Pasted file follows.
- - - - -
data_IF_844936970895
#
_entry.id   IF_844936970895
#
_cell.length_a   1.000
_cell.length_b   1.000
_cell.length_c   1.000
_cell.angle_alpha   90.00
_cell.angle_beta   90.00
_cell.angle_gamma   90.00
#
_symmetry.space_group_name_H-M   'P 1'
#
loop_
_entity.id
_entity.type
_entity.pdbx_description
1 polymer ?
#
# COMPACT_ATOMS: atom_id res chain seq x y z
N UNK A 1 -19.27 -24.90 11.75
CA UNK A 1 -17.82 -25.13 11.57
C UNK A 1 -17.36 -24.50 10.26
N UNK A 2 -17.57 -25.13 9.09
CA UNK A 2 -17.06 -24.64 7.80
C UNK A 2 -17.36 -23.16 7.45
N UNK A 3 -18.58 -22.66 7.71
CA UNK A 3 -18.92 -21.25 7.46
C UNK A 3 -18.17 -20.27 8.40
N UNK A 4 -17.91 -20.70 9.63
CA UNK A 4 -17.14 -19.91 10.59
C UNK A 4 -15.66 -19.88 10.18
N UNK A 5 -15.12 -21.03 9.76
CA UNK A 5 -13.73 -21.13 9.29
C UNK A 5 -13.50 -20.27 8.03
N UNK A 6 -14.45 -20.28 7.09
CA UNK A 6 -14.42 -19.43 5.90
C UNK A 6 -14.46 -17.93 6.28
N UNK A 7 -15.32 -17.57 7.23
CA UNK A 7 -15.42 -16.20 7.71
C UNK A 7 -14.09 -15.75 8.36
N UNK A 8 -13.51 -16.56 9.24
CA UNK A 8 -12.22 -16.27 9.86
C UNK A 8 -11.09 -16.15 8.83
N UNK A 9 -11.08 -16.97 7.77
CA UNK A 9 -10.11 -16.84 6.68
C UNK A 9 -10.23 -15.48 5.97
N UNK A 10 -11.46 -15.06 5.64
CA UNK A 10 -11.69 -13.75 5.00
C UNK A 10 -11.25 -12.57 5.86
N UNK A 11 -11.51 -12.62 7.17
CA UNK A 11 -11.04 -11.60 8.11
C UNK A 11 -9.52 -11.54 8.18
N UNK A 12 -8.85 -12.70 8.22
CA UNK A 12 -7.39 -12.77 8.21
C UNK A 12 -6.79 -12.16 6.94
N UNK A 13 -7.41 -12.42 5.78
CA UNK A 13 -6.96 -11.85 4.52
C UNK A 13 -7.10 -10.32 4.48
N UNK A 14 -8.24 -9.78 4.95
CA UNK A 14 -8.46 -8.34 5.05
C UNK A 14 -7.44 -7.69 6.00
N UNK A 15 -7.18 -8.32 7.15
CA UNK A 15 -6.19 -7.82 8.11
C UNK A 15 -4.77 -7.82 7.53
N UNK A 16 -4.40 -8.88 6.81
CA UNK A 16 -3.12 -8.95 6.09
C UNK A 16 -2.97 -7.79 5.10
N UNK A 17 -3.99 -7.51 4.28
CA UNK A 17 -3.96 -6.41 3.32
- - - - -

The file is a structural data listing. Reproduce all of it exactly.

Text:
data_IF_844936970895
#
_entry.id   IF_844936970895
#
_cell.length_a   1.000
_cell.length_b   1.000
_cell.length_c   1.000
_cell.angle_alpha   90.00
_cell.angle_beta   90.00
_cell.angle_gamma   90.00
#
_symmetry.space_group_name_H-M   'P 1'
#
loop_
_entity.id
_entity.type
_entity.pdbx_description
1 polymer ?
#
# COMPACT_ATOMS: atom_id res chain seq x y z
N UNK A 1 -19.27 -24.90 11.75
CA UNK A 1 -17.82 -25.13 11.57
C UNK A 1 -17.36 -24.50 10.26
N UNK A 2 -17.57 -25.13 9.09
CA UNK A 2 -17.06 -24.64 7.80
C UNK A 2 -17.36 -23.16 7.45
N UNK A 3 -18.58 -22.66 7.71
CA UNK A 3 -18.92 -21.25 7.46
C UNK A 3 -18.17 -20.27 8.40
N UNK A 4 -17.91 -20.70 9.63
CA UNK A 4 -17.14 -19.91 10.59
C UNK A 4 -15.66 -19.88 10.18
N UNK A 5 -15.12 -21.03 9.76
CA UNK A 5 -13.73 -21.13 9.29
C UNK A 5 -13.50 -20.27 8.03
N UNK A 6 -14.45 -20.28 7.09
CA UNK A 6 -14.42 -19.43 5.90
C UNK A 6 -14.46 -17.93 6.28
N UNK A 7 -15.32 -17.57 7.23
CA UNK A 7 -15.42 -16.20 7.71
C UNK A 7 -14.09 -15.75 8.36
N UNK A 8 -13.51 -16.56 9.24
CA UNK A 8 -12.22 -16.27 9.86
C UNK A 8 -11.09 -16.15 8.83
N UNK A 9 -11.08 -16.97 7.77
CA UNK A 9 -10.11 -16.84 6.68
C UNK A 9 -10.23 -15.48 5.97
N UNK A 10 -11.46 -15.06 5.64
CA UNK A 10 -11.69 -13.75 5.00
C UNK A 10 -11.25 -12.57 5.86
N UNK A 11 -11.51 -12.62 7.17
CA UNK A 11 -11.04 -11.60 8.11
C UNK A 11 -9.52 -11.54 8.18
N UNK A 12 -8.85 -12.70 8.22
CA UNK A 12 -7.39 -12.77 8.21
C UNK A 12 -6.79 -12.16 6.94
N UNK A 13 -7.41 -12.42 5.78
CA UNK A 13 -6.96 -11.85 4.52
C UNK A 13 -7.10 -10.32 4.48
N UNK A 14 -8.24 -9.78 4.95
CA UNK A 14 -8.46 -8.34 5.05
C UNK A 14 -7.44 -7.69 6.00
N UNK A 15 -7.18 -8.32 7.15
CA UNK A 15 -6.19 -7.82 8.11
C UNK A 15 -4.77 -7.82 7.53
N UNK A 16 -4.40 -8.88 6.81
CA UNK A 16 -3.12 -8.95 6.09
C UNK A 16 -2.97 -7.79 5.10
N UNK A 17 -3.99 -7.51 4.28
CA UNK A 17 -3.96 -6.41 3.32